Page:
Updated: July 5, 2020 9:13:10 am
For 142 long, deluded weeks before the London Olympics, Lin Dan allowed Lee Chong Wei to sit on top of the world as No.1, hoping for his own stab at greatness when the Games fetched up. Dan, in fact, strung him along till 19-all in the third in the final.
Then in one smooth move — or three — of a prowling jungle cat, the Chinese reigning champion, gently pulled the rug from under the Malaysian’s feet to lord over the big moment of reckoning — not for the first time in his career, nor the last.
Badminton’s greatest men’s singles player, the unanimously beloved Chinese, anointed Super Dan at Wembley by Peter Gade (another World No.1 bereft of the Olympics gold) after his first All England triumph in 2004, called time on his career on Saturday after pain and (diminishing) physical abilities won the inevitable battle against perseverance for the ageing 37-year-old.
Chong Wei is the original perseverer; the greatest and first amongst unequals shown this chimera by Lin Dan, whose extraordinariness lay in dangling the chance of a win before his opponents before pouncing at victory every single time. At Beijing in 2008, Chong Wei had been packed off in 40 odd minutes, the savagery of 21-8, 21-12 loss sparing him protracted heartbreak.
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Dan courted badminton greatness by loyally chasing big occasions, and turned inducing these dramatic disappointments in Chong Wei’s life, into fine art.
We knew this day would arrive,
Heavy moment of our lives;
You pulled down the curtain gracefully,
You were king where we fought so proudly;
Your final wave all four disappear,
Within the hush of silent tear.#lindan pic.twitter.com/gLJdpPTkB9
— Lee Chong Wei (@LeeChongWei) July 4, 2020
Two World Championship finals at London (2011) and Guangzhou (2013) on either side of the 2012 Olympics title came in similar drawn out, teasing fashion, elevating badminton to extravagant opera. Finals that could’ve gone either way, but Lin Dan insisting on stamping his class on every finish to build the legend of his dominance. For there came five World Championships, two Olympic titles, six All England’s, 66 tournament victories and 666 career wins including a clutch of team titles in Thomas and Sudirman Cup as well as the Asiad, to headline shuttle’s most successful career.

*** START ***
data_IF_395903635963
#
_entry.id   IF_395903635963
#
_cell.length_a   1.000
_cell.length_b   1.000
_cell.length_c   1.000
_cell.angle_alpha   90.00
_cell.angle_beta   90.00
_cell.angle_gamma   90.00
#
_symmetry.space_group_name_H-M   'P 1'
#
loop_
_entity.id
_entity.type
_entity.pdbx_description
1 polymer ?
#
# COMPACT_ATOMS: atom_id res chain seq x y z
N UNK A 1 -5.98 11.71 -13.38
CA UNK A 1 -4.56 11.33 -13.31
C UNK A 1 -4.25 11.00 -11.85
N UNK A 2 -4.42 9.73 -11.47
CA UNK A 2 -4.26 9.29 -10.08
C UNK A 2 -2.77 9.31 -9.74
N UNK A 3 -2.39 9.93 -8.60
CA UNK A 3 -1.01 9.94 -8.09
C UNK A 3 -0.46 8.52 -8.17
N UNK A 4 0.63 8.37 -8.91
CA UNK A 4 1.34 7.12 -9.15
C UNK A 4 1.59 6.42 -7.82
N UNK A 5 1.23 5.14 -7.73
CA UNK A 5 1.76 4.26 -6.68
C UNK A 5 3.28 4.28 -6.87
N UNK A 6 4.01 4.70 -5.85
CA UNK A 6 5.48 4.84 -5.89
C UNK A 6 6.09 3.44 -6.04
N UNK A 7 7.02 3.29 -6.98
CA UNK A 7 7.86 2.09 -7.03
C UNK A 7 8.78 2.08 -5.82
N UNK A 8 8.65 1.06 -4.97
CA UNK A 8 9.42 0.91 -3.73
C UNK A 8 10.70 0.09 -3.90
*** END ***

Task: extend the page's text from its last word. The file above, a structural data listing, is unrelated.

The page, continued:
Nearing the end of his 20-year-long career, Super Dan had 9 first-round losses in 19 matches in the last year to be dubbed ‘First Round Lin’. At the 2016 Rio Games, he even lost the semis to old nemesis Chong Wei and returned without a medal, like in Athens. A bunch of upstarts from around the world now fancied their chances against him, though he casually made the 2017 World Championship and 2018 All England finals to show he hadn’t completely lost his aura.
“Every forceful jump was a desire for victory. I have dedicated everything to this sport I love,” he announced on Weibo. The postponement of Olympics owing to Covid, had meant he would’ve needed to labour another season to leapfrog Chen Long and Shi Yuqi to reach Tokyo, though he had been training in right earnest — at the same facility as China’s fastest sprinter, to keep up his speed.
His past two seasons had seemed propelled by sponsor’s nudges, though you would be a fool to ignore preps of a man who in the lead-up to one of his Olympic titles ran under the blazing sun at noon in high temperatures to bolster his capacity.
Also having broken free from China’s national training system, he had once defiantly declared after winning one of his last titles, “All the Chinese coaches are sitting there in the corner. And I want to prove to them that even if I am 33, I, Lin Dan, can still win.” But that was after a successful decade and half of being nurturedly leashed to the regimented Chinese system.
Dan arrived on the scene as a junior World champion, highly touted after wins as a teenager in Korea and Denmark, but with a big booming flashy game that predictably didn’t pay the dividends early on.
Beijing would prove to be the start of the Super Dan epoch as a raucous home crowd matched his roaring bloodlust for his first Olympic title.